Counting in Korea seems confusing to me. Koreans have their first birthday on the day they are born, so their age is 1 or 2 years older than we are. They say that they start counting the day they are conceived. How do they know what day they are conceived on? And why is the Korean child's gestation time 52 weeks instead of 40 weeks like in America? I checked and the Japanese and Chinese do not use this method, so this seems to be a Korean thing.
Went to a cash machine to get money out. I want to take out 100,000 won (about $80). Go through the process - select cash withdrawl, swipe card, enter my PIN, and then it gets to where I choose the amount. Has numbers listed in various increments up to 70. I figure these are in thousands, so my option appears to be 70,000 won max. Not as much as I wanted, but 70,000 will do. Hit that and wait a long time as the machine clunks and creaks. Then the receipt pops out and the door opens and in front of me is this huge wad of bills. Turns out the 70 meant seventy 10,000 won bills. Way more than I wanted. Kind of like a cash machine in the states not asking you how much money you want, but how many $20 bills to give you.
Americans base our numbers around ,000 increments. Thousand, million, billion, trillion, etc. - each has 3 zeros more than the last. Koreans don't seem to do this. For example, when I watch an English language TV show with Korean subtitles, I will hear they say 6 million, but see printed in the subtitles '60' and then some Korean character which must mean 100,000.
Koreans (and most Asians at that) count with their hands different than we do. Americans start with a closed fist and point out a finger at a time to count, with the pointer finger first and their thumb last. So a 2 would be pointer finger and middle finger stretched out (the British way of saying 'piss off'). Koreans start with an open hand and pull in a finger to count, starting with their thumb. So a 2 for them is the middle, ring, and pinkie outstretched, and the others curled in (kind of like the OK sign). I asked one of my coworkers to count to 2 with her hand and I did the same with mine and took a picture of this (the Koreans already must think I am nuts, so my request probably didn't surprise them)…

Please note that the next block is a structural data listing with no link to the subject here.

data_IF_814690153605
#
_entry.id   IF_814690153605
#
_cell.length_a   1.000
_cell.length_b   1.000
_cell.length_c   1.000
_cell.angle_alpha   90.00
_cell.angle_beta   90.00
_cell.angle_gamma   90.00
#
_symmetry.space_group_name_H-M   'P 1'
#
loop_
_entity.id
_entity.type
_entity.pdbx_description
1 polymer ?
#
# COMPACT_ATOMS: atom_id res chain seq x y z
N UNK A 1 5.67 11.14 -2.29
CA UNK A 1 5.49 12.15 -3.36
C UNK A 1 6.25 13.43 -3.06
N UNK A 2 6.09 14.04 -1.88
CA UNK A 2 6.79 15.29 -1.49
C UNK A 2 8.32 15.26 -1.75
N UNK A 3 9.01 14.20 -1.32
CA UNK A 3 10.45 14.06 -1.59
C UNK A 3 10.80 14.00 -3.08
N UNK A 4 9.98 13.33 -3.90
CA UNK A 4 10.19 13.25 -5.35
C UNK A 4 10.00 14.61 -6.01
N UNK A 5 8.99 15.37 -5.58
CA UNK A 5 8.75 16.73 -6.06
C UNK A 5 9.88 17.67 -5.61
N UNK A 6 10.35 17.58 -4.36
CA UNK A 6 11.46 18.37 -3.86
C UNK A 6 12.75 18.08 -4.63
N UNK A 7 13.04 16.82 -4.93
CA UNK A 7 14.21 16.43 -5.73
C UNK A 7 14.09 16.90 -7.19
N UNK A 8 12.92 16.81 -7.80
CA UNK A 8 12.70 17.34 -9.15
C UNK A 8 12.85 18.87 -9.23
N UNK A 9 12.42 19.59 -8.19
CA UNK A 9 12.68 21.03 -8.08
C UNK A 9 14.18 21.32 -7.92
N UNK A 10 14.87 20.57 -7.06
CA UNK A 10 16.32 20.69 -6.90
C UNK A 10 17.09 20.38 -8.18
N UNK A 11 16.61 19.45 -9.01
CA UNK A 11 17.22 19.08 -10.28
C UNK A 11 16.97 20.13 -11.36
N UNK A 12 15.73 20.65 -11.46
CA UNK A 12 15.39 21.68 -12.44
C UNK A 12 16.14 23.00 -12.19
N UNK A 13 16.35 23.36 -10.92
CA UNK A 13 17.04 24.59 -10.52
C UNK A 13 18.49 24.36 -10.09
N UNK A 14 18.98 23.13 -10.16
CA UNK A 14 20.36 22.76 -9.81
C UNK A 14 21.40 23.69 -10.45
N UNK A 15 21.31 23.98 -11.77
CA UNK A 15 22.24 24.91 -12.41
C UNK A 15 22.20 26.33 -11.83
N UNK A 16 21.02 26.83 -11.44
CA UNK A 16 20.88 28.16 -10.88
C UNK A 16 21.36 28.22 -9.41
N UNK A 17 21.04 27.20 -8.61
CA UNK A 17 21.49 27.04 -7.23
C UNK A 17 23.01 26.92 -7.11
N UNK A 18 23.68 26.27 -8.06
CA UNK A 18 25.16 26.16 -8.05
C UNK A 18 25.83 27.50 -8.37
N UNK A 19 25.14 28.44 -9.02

The Korean method does allow them to count to 20 with their hands. 1 through 5 is as I described. 6 through 10 can either be the other hand in the same manner, or the same hand in the reverse (6 is the pinkie outstretched, 7 would be pinkie and ring finger, etc.). An American would have to pull their shoes off to get past 10 (or more likely just give up).
There may not be too many updates in December. Have a 5 day vacation coming up and will be back in California for the Holidays, not leaving me much time in Asia to be experiencing things.Previous Post - Back to Menu - Next Post